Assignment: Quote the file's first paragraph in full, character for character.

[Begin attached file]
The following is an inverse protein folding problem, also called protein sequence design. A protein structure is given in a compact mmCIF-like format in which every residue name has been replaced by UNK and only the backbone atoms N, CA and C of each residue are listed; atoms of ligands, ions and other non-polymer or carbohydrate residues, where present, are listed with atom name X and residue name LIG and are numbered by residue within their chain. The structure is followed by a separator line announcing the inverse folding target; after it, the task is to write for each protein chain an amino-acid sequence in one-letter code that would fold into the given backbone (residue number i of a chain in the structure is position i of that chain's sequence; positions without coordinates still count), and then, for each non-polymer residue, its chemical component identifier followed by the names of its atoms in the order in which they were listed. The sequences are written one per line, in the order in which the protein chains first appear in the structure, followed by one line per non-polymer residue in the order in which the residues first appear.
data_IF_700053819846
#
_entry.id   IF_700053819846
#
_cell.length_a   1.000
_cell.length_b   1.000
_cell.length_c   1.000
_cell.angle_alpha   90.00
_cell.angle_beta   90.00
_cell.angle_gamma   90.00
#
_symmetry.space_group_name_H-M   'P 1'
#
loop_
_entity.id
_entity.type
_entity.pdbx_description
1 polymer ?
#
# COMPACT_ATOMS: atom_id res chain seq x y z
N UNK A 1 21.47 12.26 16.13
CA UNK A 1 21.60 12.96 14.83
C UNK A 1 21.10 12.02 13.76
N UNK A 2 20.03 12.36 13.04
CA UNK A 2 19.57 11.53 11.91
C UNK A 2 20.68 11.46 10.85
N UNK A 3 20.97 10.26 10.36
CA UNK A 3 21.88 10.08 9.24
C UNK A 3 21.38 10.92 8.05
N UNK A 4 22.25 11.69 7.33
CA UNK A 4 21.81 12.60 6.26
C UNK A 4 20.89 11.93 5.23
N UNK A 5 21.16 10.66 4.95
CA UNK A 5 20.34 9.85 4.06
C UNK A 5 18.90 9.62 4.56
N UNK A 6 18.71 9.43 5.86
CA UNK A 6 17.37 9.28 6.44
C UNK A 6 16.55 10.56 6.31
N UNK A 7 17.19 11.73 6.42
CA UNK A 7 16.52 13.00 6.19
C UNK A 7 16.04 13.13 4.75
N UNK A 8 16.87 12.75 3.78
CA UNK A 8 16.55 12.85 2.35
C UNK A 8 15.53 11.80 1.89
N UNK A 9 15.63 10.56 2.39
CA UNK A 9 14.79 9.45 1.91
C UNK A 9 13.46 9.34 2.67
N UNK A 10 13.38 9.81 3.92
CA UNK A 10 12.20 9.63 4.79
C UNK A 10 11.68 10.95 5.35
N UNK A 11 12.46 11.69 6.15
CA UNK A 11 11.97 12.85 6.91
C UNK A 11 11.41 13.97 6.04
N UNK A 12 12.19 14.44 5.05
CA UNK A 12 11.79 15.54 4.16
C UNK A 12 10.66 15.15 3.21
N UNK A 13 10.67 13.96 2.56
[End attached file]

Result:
The following is an inverse protein folding problem, also called protein sequence design. A protein structure is given in a compact mmCIF-like format in which every residue name has been replaced by UNK and only the backbone atoms N, CA and C of each residue are listed; atoms of ligands, ions and other non-polymer or carbohydrate residues, where present, are listed with atom name X and residue name LIG and are numbered by residue within their chain. The structure is followed by a separator line announcing the inverse folding target; after it, the task is to write for each protein chain an amino-acid sequence in one-letter code that would fold into the given backbone (residue number i of a chain in the structure is position i of that chain's sequence; positions without coordinates still count), and then, for each non-polymer residue, its chemical component identifier followed by the names of its atoms in the order in which they were listed. The sequences are written one per line, in the order in which the protein chains first appear in the structure, followed by one line per non-polymer residue in the order in which the residues first appear.